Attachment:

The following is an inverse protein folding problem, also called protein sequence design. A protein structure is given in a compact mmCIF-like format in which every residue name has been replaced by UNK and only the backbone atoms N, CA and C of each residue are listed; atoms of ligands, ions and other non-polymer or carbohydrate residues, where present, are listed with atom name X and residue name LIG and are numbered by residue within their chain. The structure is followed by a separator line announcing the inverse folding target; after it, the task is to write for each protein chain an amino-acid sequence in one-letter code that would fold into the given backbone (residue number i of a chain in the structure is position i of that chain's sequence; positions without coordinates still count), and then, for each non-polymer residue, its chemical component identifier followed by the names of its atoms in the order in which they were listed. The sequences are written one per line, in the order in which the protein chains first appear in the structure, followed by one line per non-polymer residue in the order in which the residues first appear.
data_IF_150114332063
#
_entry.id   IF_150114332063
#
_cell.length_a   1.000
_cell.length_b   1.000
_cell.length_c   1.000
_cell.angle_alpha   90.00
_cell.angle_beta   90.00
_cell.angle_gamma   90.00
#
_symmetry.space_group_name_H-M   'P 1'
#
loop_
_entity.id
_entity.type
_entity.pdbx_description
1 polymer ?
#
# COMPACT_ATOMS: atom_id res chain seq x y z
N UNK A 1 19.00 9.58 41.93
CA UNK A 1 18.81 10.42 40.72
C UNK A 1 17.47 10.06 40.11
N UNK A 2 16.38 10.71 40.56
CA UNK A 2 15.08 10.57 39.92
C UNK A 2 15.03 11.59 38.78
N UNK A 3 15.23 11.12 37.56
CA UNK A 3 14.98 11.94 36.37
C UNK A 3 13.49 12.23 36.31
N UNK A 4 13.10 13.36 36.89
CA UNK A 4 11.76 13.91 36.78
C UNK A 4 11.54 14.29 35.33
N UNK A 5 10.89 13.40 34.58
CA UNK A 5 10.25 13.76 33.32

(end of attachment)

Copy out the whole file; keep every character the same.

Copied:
The following is an inverse protein folding problem, also called protein sequence design. A protein structure is given in a compact mmCIF-like format in which every residue name has been replaced by UNK and only the backbone atoms N, CA and C of each residue are listed; atoms of ligands, ions and other non-polymer or carbohydrate residues, where present, are listed with atom name X and residue name LIG and are numbered by residue within their chain. The structure is followed by a separator line announcing the inverse folding target; after it, the task is to write for each protein chain an amino-acid sequence in one-letter code that would fold into the given backbone (residue number i of a chain in the structure is position i of that chain's sequence; positions without coordinates still count), and then, for each non-polymer residue, its chemical component identifier followed by the names of its atoms in the order in which they were listed. The sequences are written one per line, in the order in which the protein chains first appear in the structure, followed by one line per non-polymer residue in the order in which the residues first appear.
data_IF_150114332063
#
_entry.id   IF_150114332063
#
_cell.length_a   1.000
_cell.length_b   1.000
_cell.length_c   1.000
_cell.angle_alpha   90.00
_cell.angle_beta   90.00
_cell.angle_gamma   90.00
#
_symmetry.space_group_name_H-M   'P 1'
#
loop_
_entity.id
_entity.type
_entity.pdbx_description
1 polymer ?
#
# COMPACT_ATOMS: atom_id res chain seq x y z
N UNK A 1 19.00 9.58 41.93
CA UNK A 1 18.81 10.42 40.72
C UNK A 1 17.47 10.06 40.11
N UNK A 2 16.38 10.71 40.56
CA UNK A 2 15.08 10.57 39.92
C UNK A 2 15.03 11.59 38.78
N UNK A 3 15.23 11.12 37.56
CA UNK A 3 14.98 11.94 36.37
C UNK A 3 13.49 12.23 36.31
N UNK A 4 13.10 13.36 36.89
CA UNK A 4 11.76 13.91 36.78
C UNK A 4 11.54 14.29 35.33
N UNK A 5 10.89 13.40 34.58
CA UNK A 5 10.25 13.76 33.32